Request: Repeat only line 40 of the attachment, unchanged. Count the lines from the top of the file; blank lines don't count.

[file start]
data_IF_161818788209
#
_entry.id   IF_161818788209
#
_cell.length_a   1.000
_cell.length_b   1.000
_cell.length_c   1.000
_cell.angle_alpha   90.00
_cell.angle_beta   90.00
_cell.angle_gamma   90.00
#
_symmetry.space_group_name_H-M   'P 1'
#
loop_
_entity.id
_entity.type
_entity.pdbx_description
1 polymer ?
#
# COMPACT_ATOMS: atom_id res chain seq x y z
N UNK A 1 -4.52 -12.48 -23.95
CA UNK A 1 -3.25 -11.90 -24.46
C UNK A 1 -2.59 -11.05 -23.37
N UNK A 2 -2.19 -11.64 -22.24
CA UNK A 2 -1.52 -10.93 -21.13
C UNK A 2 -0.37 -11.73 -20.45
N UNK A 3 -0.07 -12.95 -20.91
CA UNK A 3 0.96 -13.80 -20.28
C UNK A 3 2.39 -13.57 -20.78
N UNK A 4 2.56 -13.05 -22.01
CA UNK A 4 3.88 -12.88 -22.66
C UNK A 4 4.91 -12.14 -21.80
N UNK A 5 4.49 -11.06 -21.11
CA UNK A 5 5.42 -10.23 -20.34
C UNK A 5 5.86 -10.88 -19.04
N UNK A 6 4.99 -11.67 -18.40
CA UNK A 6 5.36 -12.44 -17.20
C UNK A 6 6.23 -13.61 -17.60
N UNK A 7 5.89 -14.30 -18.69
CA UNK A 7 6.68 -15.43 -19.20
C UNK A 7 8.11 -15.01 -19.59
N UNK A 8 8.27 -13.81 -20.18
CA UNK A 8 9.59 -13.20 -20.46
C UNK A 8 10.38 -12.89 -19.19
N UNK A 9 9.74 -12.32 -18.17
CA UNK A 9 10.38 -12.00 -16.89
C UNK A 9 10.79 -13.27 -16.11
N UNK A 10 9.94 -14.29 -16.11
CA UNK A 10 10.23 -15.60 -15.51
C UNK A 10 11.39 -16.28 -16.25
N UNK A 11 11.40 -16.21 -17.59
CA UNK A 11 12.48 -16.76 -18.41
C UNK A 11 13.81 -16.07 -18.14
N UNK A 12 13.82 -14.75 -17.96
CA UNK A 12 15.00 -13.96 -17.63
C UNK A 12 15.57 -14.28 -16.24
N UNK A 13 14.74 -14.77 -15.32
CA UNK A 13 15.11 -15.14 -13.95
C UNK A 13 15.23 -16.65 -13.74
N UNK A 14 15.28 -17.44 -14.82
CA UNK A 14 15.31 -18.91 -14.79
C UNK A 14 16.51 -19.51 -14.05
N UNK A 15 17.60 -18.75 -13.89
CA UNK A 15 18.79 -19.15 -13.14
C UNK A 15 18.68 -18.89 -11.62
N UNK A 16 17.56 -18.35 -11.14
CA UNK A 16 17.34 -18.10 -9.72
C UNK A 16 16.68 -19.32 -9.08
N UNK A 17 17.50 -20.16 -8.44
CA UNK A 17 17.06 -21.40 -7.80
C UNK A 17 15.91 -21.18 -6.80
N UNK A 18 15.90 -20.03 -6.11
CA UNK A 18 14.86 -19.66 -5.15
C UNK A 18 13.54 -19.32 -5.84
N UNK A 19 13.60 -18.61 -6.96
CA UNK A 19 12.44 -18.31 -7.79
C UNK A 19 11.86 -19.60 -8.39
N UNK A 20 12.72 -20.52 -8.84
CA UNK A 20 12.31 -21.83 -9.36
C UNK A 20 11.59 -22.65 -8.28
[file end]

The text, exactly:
CA UNK A 7 6.68 -15.43 -19.20